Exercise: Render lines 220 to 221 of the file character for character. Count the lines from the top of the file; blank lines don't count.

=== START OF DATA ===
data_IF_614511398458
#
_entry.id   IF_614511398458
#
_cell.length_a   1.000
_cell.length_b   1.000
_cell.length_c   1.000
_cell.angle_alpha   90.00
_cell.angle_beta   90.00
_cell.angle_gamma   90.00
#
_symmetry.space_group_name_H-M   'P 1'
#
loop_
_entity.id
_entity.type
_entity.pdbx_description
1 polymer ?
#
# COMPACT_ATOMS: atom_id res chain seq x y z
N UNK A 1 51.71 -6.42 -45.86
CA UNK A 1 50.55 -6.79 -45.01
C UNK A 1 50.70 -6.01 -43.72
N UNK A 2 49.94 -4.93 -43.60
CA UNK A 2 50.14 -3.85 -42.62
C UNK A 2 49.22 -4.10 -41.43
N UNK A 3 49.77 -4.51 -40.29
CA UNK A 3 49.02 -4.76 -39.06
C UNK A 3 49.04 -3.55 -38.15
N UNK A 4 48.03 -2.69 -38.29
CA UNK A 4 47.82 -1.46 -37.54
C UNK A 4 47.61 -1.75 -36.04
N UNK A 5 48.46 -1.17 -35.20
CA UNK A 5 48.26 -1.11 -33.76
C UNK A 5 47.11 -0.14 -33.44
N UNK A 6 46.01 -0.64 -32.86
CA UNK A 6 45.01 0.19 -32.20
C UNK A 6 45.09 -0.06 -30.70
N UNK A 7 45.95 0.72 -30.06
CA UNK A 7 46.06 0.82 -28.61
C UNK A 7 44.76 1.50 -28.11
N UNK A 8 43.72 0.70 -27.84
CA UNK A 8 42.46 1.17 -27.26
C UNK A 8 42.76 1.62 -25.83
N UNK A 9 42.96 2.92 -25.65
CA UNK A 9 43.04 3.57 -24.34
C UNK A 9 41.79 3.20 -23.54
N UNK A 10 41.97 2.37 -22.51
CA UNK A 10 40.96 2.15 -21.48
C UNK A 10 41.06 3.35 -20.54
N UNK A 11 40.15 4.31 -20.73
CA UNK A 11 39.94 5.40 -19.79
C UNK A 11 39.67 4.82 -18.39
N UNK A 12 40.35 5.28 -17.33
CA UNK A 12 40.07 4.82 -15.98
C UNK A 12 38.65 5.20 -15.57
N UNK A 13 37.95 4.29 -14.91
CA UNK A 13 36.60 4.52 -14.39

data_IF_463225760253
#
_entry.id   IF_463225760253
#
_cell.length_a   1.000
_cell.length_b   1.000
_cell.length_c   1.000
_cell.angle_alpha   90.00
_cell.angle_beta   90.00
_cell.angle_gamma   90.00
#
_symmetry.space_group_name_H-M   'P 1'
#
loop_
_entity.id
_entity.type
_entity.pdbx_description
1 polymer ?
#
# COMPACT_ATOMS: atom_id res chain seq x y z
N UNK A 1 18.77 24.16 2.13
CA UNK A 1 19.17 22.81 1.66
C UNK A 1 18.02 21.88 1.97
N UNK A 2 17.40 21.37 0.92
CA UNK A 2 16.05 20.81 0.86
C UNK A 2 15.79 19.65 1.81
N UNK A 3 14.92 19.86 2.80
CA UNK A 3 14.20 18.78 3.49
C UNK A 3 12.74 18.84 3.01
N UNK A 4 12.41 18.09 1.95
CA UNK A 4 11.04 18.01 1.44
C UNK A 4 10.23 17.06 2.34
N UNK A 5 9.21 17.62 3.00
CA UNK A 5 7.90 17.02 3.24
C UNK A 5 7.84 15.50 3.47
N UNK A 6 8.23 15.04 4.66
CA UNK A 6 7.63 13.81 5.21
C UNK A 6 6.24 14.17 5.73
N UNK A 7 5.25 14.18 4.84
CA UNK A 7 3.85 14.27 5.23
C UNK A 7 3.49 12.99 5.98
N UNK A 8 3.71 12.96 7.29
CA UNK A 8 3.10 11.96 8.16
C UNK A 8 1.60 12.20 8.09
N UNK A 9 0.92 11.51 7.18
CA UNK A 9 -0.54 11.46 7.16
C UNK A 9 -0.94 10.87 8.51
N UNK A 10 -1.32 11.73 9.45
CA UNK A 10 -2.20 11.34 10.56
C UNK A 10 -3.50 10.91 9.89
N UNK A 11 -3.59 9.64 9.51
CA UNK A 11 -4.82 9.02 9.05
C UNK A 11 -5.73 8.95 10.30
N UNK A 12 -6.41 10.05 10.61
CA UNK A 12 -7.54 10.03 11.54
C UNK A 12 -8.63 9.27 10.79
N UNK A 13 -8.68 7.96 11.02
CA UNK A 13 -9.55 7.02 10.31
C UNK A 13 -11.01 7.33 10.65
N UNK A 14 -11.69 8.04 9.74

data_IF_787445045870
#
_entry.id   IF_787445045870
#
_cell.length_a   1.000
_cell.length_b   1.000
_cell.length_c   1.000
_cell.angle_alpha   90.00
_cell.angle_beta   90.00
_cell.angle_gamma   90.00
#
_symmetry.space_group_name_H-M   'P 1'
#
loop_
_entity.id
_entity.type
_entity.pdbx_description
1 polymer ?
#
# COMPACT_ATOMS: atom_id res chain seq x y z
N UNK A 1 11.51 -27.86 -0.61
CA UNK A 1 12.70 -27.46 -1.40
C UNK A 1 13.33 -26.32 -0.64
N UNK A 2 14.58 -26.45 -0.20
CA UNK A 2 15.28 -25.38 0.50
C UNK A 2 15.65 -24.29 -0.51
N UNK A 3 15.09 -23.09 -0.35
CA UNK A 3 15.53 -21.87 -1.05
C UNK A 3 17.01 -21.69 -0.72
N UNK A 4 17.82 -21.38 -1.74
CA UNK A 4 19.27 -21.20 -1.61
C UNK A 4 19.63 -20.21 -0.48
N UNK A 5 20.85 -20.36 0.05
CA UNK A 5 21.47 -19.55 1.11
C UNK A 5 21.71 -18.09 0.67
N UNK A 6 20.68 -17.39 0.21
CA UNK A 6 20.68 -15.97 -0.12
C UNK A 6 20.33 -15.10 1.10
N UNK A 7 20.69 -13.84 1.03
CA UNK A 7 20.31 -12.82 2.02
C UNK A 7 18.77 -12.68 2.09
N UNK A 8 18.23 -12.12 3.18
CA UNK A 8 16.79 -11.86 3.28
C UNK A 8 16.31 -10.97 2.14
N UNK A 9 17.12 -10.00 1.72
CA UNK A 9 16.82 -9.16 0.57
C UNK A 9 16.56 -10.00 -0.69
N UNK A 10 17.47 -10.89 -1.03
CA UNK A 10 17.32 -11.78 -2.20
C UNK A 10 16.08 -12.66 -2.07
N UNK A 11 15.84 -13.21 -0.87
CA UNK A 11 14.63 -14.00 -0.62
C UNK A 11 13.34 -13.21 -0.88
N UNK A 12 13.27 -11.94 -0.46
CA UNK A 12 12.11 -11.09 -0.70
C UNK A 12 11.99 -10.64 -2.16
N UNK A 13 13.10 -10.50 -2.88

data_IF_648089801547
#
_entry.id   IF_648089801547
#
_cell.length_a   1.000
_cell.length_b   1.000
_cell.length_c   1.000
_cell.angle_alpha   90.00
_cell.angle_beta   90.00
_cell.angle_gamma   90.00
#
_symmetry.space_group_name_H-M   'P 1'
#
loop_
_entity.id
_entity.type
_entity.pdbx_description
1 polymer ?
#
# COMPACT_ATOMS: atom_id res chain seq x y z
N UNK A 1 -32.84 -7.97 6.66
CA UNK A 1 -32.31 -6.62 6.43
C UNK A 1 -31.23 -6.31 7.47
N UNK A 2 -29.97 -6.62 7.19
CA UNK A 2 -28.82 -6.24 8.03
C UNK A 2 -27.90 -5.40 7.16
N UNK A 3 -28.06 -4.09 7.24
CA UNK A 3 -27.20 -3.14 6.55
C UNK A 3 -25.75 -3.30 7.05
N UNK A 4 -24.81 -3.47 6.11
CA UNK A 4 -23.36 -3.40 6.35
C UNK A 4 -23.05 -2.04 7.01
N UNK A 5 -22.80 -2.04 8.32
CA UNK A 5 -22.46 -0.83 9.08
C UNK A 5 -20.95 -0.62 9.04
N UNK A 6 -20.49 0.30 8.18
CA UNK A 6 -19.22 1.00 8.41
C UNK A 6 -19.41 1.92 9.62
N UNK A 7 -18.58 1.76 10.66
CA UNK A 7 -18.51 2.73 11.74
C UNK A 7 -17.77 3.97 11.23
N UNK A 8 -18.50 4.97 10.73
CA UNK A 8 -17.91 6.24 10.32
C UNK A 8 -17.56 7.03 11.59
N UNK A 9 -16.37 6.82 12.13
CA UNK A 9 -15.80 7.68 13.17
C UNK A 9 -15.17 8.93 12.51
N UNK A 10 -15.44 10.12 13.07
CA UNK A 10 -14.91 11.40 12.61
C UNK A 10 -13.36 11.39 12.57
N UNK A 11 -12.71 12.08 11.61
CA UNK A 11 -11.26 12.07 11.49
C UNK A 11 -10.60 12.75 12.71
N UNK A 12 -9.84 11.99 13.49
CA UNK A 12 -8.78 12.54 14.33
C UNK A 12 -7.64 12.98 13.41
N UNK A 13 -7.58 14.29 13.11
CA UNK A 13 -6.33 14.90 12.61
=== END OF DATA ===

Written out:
N UNK A 9 -16.37 6.82 12.13
CA UNK A 9 -15.80 7.68 13.17